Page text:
Giving Props When Props Are Due: Adam Kearney on Entrepreneurship and Giving Before Taking

By Martin Freeman and Katie Ellman


Adam Kearney is “really, really comfortable with the unknown.” Without any experience in the HR space, he founded Props, a peer recognition startup that uses office TVs to amplify companies’ superstars. Martin Freeman from Bard’s MBA in Sustainability sat down with Adam last month to dive into his successes and failures, and to get his advice on becoming a serial entrepreneur.

Adam Kearney is the Founder and CEO of the peer recognition startup, Propsboard. Prior to Props, he was the CEO of Connectome, now acquired, a music intelligence company that specialized in search, discovery, and recommendations. He is also the co-founder of Philly Startup Leaders, a flagship program featuring a fully integrated Startup Bootcamp and Accelerator that helps up-and-coming entrepreneurs with strategy, vision, and execution.

The following Q&A is an edited excerpt from the Bard MBA’s December 2nd Sustainable Business Fridays podcast. Sustainable Business Fridays brings together students in Bard’s MBA in Sustainability program with leaders in business, sustainability and social entrepreneurship. Subscribe to the podcast on iTunes or Podbean.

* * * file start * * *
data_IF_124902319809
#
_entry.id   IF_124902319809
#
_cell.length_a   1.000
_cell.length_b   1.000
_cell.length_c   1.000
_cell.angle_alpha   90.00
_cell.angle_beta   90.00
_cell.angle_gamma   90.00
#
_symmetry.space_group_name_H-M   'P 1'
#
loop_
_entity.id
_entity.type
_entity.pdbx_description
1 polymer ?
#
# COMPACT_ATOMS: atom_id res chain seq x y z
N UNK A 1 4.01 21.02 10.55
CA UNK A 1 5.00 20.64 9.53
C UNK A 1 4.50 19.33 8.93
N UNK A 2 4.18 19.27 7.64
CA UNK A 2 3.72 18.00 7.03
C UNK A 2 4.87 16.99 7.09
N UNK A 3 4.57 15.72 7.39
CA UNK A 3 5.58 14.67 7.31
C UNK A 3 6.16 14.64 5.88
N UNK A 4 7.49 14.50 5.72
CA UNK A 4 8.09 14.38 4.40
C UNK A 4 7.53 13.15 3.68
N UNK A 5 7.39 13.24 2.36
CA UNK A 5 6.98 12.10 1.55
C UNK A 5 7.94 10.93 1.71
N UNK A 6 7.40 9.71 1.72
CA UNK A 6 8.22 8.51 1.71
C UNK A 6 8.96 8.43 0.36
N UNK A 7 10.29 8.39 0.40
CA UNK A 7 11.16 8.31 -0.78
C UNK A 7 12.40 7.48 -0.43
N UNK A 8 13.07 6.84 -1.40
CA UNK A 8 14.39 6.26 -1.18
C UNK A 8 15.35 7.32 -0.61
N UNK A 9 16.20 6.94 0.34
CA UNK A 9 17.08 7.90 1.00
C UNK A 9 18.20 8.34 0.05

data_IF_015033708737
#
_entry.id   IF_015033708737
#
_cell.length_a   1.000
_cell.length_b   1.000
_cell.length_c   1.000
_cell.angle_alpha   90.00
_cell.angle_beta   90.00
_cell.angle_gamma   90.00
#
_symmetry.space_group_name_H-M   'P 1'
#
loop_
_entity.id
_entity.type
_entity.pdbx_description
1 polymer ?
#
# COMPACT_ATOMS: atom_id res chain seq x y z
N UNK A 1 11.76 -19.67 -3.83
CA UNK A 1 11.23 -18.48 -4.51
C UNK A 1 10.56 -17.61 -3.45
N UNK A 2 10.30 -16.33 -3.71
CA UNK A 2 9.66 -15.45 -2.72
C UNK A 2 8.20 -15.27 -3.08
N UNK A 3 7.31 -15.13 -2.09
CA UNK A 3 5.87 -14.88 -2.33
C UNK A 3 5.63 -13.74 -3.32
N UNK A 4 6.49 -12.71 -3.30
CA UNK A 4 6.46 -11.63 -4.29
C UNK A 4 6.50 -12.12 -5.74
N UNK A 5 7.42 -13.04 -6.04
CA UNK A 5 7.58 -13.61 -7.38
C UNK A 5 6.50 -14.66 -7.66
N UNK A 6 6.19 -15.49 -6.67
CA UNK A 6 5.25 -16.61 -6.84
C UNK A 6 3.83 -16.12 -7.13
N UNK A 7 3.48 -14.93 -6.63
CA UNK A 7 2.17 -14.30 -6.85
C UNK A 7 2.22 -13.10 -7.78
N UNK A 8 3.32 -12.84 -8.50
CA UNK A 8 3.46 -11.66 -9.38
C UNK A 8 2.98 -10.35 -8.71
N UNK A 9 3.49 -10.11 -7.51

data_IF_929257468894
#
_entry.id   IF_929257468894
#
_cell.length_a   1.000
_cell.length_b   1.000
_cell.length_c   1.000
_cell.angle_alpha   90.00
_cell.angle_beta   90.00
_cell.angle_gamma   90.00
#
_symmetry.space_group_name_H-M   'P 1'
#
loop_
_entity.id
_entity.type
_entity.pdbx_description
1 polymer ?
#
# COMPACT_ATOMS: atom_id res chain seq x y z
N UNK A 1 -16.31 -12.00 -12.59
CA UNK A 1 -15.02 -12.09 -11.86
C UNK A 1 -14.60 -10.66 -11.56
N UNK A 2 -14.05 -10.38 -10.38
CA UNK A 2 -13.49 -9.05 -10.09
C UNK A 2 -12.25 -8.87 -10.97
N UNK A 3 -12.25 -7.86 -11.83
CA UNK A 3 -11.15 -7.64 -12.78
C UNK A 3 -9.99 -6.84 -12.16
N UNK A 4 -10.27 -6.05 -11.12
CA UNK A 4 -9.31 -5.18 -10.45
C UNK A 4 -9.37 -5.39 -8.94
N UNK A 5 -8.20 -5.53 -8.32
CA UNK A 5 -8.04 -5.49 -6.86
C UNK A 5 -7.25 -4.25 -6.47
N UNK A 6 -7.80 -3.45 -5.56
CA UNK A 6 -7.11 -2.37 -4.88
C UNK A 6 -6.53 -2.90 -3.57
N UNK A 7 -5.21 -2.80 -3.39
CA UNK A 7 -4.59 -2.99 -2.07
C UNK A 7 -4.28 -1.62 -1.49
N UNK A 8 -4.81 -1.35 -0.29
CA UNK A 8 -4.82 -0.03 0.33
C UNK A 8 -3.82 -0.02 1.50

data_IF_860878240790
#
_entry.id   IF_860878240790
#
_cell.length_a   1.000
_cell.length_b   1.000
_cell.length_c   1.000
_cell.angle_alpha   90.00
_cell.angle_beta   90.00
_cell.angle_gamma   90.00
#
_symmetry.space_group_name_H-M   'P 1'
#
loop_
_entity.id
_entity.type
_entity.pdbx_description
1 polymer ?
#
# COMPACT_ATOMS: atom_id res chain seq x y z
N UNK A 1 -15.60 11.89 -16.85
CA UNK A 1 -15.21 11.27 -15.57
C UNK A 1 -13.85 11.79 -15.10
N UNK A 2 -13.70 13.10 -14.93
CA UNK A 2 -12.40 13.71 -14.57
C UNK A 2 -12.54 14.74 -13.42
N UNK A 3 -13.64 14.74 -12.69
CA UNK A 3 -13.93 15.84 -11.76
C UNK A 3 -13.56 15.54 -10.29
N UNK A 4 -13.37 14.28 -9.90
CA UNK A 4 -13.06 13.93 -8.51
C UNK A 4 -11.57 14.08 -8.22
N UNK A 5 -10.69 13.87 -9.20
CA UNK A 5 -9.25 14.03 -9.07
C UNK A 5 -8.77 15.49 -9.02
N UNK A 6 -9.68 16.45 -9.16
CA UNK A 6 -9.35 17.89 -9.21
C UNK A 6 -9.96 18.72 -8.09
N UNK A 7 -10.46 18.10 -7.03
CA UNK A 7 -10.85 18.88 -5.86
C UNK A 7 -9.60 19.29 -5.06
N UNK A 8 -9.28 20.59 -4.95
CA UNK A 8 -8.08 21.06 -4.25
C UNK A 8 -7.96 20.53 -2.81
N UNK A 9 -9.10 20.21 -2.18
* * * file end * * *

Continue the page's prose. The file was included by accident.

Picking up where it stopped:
BARD MBA: How does one become a serial entrepreneur?

For me, there’s the personal side, which is that I just really love to build things. Even before this I was a woodworker, so getting my hands dirty and building things. I love puzzles—I like solving things, actual problems, and trying to help people.

And then there’re a couple of attributes you need to carry you through. You need to be relentless about everything you’re doing. When you’re running into problems or failures, you just need to keep going. You also need to be really, really comfortable with the unknown. This would be where most people pause at the dividing line. If you’re not comfortable with things that you don’t know, or whatever’s around the bend, being an entrepreneur is probably not for you. If you’re really curious what’s behind that next wall, even though it might knock you out, you’re probably well suited to be an entrepreneur. And then the last thing is just willingness to fail a lot. I have dyslexia but didn’t know until I was twenty-one, so I was never the smartest kid in the classroom. I don’t care about screwing up and learning from that really quickly and publicly, which I’ve done over and over again.